How thieves break into locked cars and hack the key fob to prevent it

Two experts agree that aluminum foil works – here’s how to do it.

Marcus Hutchins is a former hacker turned security researcher who recently showed people how to spot hidden cameras in Airbnbs and hotels. Now Marcus is back to make people live safer lives again. This time it’s about car thieves.

In the viral video above, Marcus explains how people can steal wireless car keys, saying, “The way thieves steal them is that the car and the key talk to each other, and they use a very high frequency. , very short range so that they can only hear each other when they are very close. So the car knows if it can hear the key, the key is very close to the car, and this will allow the door to unlock and the engine to start.

“So let’s say the owner is sleeping in the house. They make a device like a walkie-talkie, except instead of voice, it’s for the frequency that the car and the key talk on. And they put one side near the door where it can pick up the car key signal, and the other side near the car where it can pick up the car signal. And then it will send them wirelessly between each side, and basically the car and key can talk to each other over a longer range.”

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“It makes the car think the key is closer when really it’s just this walkie-talkie type device, and as long as the two sides can talk to each other, the car will think the key is inside and will allow the engine to keep This will allow them to drive to a nearby garage and swap the module with a new key and then sell the car.”

Marcus then made another video where he showed what a keyless car hack would look like:

“The big box that the guy in front is holding is a really powerful antenna, and it will be able to pick up the signal from the key from outside the house,” he explains in his TikTok.

“The smaller device that the guy in the back has relays that signal to the car allowing it to unlock the door and start the engine. Now it’s actually a lot easier than stealing a regular car. They can just walk with this device and then drive away with the car.”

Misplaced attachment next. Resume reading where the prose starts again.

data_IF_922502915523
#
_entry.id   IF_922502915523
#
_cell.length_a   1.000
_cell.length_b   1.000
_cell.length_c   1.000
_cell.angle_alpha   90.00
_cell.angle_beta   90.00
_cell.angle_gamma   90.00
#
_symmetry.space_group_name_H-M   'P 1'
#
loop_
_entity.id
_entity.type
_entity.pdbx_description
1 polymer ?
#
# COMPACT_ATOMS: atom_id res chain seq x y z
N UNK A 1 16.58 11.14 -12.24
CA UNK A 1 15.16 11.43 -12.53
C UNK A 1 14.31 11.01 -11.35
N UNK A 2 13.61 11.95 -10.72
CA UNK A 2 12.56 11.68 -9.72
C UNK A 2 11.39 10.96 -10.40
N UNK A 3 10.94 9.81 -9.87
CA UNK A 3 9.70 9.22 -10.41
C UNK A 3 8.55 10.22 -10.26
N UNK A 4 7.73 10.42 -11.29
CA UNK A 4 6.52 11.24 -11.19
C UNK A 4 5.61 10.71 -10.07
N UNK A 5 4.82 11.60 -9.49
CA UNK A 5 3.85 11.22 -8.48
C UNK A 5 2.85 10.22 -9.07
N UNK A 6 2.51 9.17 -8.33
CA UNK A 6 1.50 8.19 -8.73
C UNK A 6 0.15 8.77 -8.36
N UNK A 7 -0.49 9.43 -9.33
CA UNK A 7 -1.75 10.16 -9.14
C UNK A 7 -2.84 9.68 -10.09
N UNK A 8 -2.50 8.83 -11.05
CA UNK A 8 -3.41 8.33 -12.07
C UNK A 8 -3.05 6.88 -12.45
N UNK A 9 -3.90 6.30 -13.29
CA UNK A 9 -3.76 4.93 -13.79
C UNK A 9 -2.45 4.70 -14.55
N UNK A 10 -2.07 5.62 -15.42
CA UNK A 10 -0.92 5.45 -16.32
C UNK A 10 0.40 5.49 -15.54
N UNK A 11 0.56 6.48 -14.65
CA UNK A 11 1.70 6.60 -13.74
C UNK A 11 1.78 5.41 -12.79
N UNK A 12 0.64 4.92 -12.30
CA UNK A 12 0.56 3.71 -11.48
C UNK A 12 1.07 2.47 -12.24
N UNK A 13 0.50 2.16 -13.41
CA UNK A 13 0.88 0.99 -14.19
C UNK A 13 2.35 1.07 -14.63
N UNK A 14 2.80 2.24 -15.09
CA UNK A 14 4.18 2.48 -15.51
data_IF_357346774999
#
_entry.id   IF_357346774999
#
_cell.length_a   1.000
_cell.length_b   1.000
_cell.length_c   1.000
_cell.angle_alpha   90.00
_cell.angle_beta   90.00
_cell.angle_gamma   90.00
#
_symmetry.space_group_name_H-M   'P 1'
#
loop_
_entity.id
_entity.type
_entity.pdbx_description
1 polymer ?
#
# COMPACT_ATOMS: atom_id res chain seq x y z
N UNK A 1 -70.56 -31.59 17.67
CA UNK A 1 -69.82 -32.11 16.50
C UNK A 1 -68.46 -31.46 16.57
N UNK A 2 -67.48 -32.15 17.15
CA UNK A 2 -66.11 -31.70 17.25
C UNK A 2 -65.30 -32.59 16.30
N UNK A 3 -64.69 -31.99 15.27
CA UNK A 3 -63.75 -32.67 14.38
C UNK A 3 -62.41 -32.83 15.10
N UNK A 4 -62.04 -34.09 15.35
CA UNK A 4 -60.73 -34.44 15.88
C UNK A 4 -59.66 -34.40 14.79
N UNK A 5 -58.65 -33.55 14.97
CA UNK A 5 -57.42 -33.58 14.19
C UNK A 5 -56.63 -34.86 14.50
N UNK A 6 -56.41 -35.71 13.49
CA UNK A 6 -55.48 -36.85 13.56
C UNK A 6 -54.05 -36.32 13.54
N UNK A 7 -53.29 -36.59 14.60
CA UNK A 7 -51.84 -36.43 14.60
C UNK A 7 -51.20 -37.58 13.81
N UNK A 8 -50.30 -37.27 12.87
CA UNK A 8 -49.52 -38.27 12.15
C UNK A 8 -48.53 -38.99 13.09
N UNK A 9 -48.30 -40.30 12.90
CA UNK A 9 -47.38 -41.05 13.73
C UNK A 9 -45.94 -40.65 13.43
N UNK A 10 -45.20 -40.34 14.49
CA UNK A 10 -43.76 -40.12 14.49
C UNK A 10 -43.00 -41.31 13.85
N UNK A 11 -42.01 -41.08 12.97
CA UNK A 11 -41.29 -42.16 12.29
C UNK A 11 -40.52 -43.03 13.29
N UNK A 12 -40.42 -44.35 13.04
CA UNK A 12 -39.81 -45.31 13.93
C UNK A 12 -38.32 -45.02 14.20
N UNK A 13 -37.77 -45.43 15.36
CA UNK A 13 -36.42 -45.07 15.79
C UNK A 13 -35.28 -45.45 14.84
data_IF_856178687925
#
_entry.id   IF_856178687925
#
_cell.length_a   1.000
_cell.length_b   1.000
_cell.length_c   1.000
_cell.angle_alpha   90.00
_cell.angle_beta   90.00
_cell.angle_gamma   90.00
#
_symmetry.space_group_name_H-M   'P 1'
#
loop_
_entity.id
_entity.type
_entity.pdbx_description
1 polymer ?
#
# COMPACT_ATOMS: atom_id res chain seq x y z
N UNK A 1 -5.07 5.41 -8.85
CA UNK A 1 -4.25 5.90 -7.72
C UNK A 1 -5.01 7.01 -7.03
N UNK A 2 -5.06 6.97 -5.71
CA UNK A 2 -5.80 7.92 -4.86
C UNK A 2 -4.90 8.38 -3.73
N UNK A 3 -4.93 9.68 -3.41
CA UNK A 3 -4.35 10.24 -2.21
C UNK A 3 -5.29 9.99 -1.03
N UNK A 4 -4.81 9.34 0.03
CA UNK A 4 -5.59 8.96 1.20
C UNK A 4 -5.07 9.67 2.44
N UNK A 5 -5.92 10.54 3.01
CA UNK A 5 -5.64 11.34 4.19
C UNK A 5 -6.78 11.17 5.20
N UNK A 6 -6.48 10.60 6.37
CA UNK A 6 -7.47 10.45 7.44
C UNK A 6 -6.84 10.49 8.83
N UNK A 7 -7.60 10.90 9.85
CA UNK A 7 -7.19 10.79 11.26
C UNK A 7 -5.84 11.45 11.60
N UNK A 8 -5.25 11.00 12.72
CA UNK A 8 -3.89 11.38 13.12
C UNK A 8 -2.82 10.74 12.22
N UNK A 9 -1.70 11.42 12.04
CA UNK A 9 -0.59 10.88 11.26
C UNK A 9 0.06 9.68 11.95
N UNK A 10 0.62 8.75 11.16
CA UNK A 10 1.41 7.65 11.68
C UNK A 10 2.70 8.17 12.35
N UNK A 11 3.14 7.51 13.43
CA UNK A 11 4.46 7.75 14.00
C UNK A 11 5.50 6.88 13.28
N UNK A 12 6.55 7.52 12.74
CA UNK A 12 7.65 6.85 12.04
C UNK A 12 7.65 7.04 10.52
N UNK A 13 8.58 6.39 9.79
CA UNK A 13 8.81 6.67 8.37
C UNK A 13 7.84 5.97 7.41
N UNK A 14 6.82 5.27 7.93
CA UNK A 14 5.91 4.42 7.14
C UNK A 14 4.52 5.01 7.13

In Marcus’ initial video, he says wrapping aluminum foil tightly around your key fob can help stop the break-in because it prevents the key from communicating with the car.

BuzzFeed also spoke with digital health, safety and wellbeing expert August Brice. She is the founder of Tech Wellness, a platform informed by experts in cybersecurity, public health and screen addictions to provide solutions for living safer and healthier lives in our digital world.

August confirmed that thieves use wireless transmitter boxes to pick up radio frequency identification (RFID) signals from key fobs, just as Marcus described. “They use wireless transmitter boxes that were first developed for law enforcement – ugh,” she said.

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And she backed up Marcus’ claim that the sheet can successfully block RFID signals. To further prove his point, August actually made a video showing that as long as a key fob is properly wrapped with a large amount of foil, it successfully obstructs the signal. “When doubled or quadrupled and well sealed, it blocks RFID signals.”

August Brice / Tech Wellness

August also points out in the video above that faradays can also be an option. For those who don’t know, faradays are specially designed to block RFID signals. “The keychain faradays are lined with a material made of a mixture of metallic threads to block an array of wireless signals,” she said.

I hope this information can help you protect yourself from a possible break-in. Be safe there!

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